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Review: X-Men: Apocalypse (2016)

Directed by: Bryan Singer | 143 minutes | action, adventure, fantasy, fiction | Actors: James McAvoy, Michael Fassbender, Jennifer Lawrence, Nicholas Hoult, Oscar Isaac, Rose Byrne, Evan Peters, Josh Helman, Sophie Turner, Tye Sheridan, Lucas Till, Kodi Smit-McPhee, Ben Hardy, Alexandra Shipp, Lana Condor, Olivia Munn, Warren Scherer, Rochelle Okoye, Monique Ganderton, Fraser Aitcheson, Abdulla Hamam

The superhero film can amuse not only by the grace of its supernatural protagonists, but also thanks to opposing forces in the form of evil super enemies. Without a villain there is little credit for the good guys. The goodness of characters can therefore be measured by the moral reprehensibility of their opponents. The same goes for their popularity. No X-Men without Magneto. Spider-Man is nothing without his nemesis Norman Osborn / Goblin. And, in the competing DC universe, Batman takes his fame from the no less beloved The Joker today.

In “X-Men: Apocalypse,” the film’s namesake is the supervillain on duty. This Apocalypse is the first known mutant on Earth and has its origins in the heyday of the Egyptian Empire. By manipulating atomic matter, he managed to capture the absolute power of historical greatness. Until an alliance of brave rebels puts an end to his evil practices. Apocalypse falls into a slumber from which he will only wake up in the 1980s. Just as the X men laid their special powers to rest for the sake of peace.

Yet the heroes are forced to confront Apocalypse. The fight between good and evil has only one winner. With Marvel’s signature synergy of humor and action, “X-Men: Apocalypse” works toward an entertaining climax of life and death. However, the contradictions do not help the tension. The rigid black-and-white thinking even comes across as quite old-fashioned. The entry of the character of Apocalypse in the comic version of X-Men was partly due to the fear that prevailed in the 80s of a devastating nuclear war. In modern cinema, however, that simplicity is no longer sufficient. “X-Men: Apocalypse” is therefore mainly stuck in one-dimensionality.

More could have been done there. The idea of ​​an apocalypse does not only mean the end of a world, but above all a new beginning. The almost esoteric symbolism that the film uses with regard to Apocalypse (pyramids with gold capstones, disarmament of the Earth and the notion of freedom and enlightenment) is completely ignored as the film progresses. Just where the surface could have been transcended, “X-Men: Apocalypse” falls back into easy and often unnecessary action.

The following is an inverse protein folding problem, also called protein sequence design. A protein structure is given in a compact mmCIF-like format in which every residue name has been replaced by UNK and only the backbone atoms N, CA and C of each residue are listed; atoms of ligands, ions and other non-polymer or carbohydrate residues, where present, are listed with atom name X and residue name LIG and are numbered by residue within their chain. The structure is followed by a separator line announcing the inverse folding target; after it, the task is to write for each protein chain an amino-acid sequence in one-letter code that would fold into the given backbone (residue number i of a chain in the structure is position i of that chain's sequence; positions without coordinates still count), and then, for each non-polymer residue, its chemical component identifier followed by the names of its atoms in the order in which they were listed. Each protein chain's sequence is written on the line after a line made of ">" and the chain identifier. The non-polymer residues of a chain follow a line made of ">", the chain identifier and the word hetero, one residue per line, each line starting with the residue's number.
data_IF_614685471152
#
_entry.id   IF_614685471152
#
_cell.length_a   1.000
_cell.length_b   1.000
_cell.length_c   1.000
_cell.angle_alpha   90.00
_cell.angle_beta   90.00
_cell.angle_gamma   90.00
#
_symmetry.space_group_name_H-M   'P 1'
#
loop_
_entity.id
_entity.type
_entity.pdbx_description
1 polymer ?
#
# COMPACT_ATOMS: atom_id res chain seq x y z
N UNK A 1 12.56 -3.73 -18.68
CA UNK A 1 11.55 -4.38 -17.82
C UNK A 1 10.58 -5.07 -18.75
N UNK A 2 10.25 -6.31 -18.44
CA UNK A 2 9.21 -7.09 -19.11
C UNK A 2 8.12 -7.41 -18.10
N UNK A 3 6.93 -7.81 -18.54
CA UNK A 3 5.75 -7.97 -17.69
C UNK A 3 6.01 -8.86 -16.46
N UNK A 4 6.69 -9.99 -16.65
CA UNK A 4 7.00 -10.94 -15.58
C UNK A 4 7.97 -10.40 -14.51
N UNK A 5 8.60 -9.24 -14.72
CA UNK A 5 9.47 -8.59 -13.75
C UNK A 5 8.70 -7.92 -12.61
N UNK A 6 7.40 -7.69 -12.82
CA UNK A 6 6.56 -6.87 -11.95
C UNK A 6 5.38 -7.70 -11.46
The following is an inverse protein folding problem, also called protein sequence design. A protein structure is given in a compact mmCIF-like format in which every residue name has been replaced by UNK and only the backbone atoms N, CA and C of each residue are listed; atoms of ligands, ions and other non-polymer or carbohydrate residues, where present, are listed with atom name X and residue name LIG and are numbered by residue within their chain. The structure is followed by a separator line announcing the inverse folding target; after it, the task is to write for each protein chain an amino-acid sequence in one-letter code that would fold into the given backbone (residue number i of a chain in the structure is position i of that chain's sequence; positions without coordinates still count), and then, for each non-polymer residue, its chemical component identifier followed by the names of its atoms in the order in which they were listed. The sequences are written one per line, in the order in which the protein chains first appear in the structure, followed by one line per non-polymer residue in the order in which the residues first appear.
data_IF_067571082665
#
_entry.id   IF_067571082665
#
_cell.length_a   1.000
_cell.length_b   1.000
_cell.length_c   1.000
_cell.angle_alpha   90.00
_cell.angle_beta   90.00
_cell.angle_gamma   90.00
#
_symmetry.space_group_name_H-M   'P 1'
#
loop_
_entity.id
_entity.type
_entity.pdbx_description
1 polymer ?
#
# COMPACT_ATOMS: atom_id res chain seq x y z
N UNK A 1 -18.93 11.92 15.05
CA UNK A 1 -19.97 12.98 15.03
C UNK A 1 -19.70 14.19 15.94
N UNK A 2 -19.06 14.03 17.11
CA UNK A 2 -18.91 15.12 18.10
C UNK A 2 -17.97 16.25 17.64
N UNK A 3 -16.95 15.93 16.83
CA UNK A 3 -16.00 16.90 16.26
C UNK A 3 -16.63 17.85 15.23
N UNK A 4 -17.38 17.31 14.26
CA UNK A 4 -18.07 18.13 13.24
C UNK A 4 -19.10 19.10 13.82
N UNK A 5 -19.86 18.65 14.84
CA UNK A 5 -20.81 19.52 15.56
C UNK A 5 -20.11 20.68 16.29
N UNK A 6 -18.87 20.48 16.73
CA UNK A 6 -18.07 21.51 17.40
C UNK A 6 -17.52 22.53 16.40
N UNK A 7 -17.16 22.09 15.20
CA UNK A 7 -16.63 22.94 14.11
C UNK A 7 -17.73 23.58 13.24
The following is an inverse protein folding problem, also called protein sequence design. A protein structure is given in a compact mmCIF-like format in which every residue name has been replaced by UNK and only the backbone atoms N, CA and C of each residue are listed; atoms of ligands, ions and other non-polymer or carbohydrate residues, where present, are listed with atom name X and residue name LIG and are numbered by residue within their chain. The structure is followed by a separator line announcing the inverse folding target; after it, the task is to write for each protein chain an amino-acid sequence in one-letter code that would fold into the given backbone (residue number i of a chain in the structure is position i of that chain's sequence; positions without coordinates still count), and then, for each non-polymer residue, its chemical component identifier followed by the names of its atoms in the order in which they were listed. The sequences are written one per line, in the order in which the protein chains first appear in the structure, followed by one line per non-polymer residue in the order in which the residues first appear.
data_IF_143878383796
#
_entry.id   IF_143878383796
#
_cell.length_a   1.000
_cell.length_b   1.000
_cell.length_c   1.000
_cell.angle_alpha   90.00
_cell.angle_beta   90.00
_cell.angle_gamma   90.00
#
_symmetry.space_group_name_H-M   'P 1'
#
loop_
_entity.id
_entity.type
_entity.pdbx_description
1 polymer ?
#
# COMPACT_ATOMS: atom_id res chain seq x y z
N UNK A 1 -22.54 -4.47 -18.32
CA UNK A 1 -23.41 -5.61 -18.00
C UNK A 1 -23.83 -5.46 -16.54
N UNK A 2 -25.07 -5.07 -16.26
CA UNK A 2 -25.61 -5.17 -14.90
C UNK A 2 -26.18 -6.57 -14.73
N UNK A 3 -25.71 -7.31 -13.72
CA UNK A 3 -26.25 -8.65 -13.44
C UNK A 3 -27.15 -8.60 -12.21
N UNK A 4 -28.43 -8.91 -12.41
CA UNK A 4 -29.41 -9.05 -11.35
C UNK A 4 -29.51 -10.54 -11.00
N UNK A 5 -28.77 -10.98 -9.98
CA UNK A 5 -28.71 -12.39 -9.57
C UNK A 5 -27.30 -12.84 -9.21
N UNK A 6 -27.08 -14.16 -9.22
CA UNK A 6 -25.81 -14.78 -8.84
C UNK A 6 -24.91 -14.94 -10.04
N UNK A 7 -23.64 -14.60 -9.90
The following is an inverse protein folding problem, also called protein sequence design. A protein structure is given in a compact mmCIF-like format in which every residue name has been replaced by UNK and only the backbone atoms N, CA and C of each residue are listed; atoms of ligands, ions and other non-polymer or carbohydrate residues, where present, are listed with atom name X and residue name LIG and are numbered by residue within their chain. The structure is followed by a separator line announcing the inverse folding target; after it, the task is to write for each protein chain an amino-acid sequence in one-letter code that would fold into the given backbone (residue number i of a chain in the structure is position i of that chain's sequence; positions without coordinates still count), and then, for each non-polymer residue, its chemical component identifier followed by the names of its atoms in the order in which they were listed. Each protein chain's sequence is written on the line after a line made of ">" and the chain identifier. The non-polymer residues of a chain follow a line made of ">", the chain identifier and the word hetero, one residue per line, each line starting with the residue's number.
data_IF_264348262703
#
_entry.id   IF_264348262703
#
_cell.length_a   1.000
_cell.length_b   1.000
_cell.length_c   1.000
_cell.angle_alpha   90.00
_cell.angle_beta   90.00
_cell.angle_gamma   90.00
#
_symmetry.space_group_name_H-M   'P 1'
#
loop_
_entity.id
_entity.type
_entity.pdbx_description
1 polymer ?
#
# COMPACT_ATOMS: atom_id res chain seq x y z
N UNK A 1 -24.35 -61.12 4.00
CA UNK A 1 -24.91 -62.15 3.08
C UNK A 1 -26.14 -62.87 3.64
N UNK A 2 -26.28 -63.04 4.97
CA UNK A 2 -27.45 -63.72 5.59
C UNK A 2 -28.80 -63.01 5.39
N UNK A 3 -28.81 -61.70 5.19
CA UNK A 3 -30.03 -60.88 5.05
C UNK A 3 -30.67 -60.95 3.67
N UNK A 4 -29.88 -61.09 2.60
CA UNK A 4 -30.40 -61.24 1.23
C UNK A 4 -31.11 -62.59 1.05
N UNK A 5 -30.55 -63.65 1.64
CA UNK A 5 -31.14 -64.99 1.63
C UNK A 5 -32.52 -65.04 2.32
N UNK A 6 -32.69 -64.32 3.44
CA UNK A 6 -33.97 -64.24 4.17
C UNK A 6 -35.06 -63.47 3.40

The men and women of the X-Men cannot overcome those rigid relationships. The events of “X-Men: Apocalypse” are set the predecessor “Days of Future Past”. New mutants like Nightcrawler, Archangel and Storm have entered the world stage. The youngsters are neatly presented each one, but because the film cannot say goodbye to its old heroes, none of them get the attention they deserve. Characters don’t seem to matter anymore in X-Men. The repetition of themes all the more. After six parts (the original trilogy plus the three reboot parts) the tune of being different sounds very familiar. The heroes have been enslaved to the plot. The performance of audience favorite Wolverine, who is allowed to show his powers in an otherwise completely meaningless scene, also testifies to laziness.

Fortunately there is still Magneto. Although his relationship with the X men, Professor Xavier in the lead, is not innovative either, he continues to single-handedly show that the world is not so black and white yet. Somewhere halfway through “X-Men: Apocalypse,” it is joked that the third of a trilogy is often the least. Without Magneto’s ambiguity, that irony would have become a bitter reality.

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